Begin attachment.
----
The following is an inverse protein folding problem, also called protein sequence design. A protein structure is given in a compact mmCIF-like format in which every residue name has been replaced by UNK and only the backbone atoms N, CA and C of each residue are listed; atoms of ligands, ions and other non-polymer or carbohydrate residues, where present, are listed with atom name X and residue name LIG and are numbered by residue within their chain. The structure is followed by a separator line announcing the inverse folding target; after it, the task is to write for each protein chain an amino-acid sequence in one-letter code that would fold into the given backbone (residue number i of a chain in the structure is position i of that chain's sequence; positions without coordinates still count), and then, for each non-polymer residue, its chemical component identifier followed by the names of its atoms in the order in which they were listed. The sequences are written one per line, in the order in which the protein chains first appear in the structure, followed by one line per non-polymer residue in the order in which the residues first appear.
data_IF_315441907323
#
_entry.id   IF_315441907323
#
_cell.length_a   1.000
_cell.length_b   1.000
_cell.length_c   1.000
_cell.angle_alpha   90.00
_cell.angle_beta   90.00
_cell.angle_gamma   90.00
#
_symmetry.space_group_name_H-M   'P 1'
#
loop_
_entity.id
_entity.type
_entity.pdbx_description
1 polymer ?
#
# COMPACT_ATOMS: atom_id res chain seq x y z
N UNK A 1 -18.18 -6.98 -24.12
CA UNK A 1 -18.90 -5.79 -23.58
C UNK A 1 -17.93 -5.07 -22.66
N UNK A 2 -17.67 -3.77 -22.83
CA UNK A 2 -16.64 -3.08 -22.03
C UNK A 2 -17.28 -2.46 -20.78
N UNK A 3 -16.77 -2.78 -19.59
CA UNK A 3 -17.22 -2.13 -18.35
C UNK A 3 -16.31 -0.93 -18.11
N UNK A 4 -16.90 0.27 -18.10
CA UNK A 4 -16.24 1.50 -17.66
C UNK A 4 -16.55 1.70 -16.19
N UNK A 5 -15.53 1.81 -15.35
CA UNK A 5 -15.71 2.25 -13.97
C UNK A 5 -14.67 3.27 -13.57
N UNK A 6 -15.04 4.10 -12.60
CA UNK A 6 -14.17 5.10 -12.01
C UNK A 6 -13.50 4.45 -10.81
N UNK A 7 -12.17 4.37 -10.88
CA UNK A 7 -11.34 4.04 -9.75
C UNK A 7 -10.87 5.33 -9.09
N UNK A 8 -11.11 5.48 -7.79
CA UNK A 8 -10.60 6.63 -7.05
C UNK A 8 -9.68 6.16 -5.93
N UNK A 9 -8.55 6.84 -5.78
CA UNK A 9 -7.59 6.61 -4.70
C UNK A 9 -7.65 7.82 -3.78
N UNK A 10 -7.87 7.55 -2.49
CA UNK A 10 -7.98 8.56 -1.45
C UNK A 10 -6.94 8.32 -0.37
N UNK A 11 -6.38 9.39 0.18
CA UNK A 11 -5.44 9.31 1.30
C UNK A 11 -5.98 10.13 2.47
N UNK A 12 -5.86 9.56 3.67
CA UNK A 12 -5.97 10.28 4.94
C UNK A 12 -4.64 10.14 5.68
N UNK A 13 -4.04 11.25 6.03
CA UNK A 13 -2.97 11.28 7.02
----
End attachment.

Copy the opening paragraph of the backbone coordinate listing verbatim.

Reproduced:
The following is an inverse protein folding problem, also called protein sequence design. A protein structure is given in a compact mmCIF-like format in which every residue name has been replaced by UNK and only the backbone atoms N, CA and C of each residue are listed; atoms of ligands, ions and other non-polymer or carbohydrate residues, where present, are listed with atom name X and residue name LIG and are numbered by residue within their chain. The structure is followed by a separator line announcing the inverse folding target; after it, the task is to write for each protein chain an amino-acid sequence in one-letter code that would fold into the given backbone (residue number i of a chain in the structure is position i of that chain's sequence; positions without coordinates still count), and then, for each non-polymer residue, its chemical component identifier followed by the names of its atoms in the order in which they were listed. The sequences are written one per line, in the order in which the protein chains first appear in the structure, followed by one line per non-polymer residue in the order in which the residues first appear.